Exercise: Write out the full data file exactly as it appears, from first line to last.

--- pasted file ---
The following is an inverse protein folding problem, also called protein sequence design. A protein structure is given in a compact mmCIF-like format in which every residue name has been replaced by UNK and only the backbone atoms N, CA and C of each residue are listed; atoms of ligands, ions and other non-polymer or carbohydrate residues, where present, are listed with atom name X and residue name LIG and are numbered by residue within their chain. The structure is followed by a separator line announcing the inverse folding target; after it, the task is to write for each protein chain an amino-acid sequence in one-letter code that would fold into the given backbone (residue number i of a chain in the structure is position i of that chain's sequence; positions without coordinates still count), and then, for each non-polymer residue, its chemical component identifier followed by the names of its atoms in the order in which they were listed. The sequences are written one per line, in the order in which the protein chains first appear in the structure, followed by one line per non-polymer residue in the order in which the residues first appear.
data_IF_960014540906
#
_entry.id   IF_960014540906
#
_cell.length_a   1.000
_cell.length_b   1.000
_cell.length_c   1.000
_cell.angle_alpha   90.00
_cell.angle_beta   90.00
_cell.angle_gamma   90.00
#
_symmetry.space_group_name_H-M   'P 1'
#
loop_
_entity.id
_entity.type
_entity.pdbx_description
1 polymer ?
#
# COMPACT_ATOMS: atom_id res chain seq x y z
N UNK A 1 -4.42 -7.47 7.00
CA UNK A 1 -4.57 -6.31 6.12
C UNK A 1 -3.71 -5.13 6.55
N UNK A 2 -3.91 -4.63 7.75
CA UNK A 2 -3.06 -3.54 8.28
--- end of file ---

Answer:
The following is an inverse protein folding problem, also called protein sequence design. A protein structure is given in a compact mmCIF-like format in which every residue name has been replaced by UNK and only the backbone atoms N, CA and C of each residue are listed; atoms of ligands, ions and other non-polymer or carbohydrate residues, where present, are listed with atom name X and residue name LIG and are numbered by residue within their chain. The structure is followed by a separator line announcing the inverse folding target; after it, the task is to write for each protein chain an amino-acid sequence in one-letter code that would fold into the given backbone (residue number i of a chain in the structure is position i of that chain's sequence; positions without coordinates still count), and then, for each non-polymer residue, its chemical component identifier followed by the names of its atoms in the order in which they were listed. The sequences are written one per line, in the order in which the protein chains first appear in the structure, followed by one line per non-polymer residue in the order in which the residues first appear.
data_IF_960014540906
#
_entry.id   IF_960014540906
#
_cell.length_a   1.000
_cell.length_b   1.000
_cell.length_c   1.000
_cell.angle_alpha   90.00
_cell.angle_beta   90.00
_cell.angle_gamma   90.00
#
_symmetry.space_group_name_H-M   'P 1'
#
loop_
_entity.id
_entity.type
_entity.pdbx_description
1 polymer ?
#
# COMPACT_ATOMS: atom_id res chain seq x y z
N UNK A 1 -4.42 -7.47 7.00
CA UNK A 1 -4.57 -6.31 6.12
C UNK A 1 -3.71 -5.13 6.55
N UNK A 2 -3.91 -4.63 7.75
CA UNK A 2 -3.06 -3.54 8.28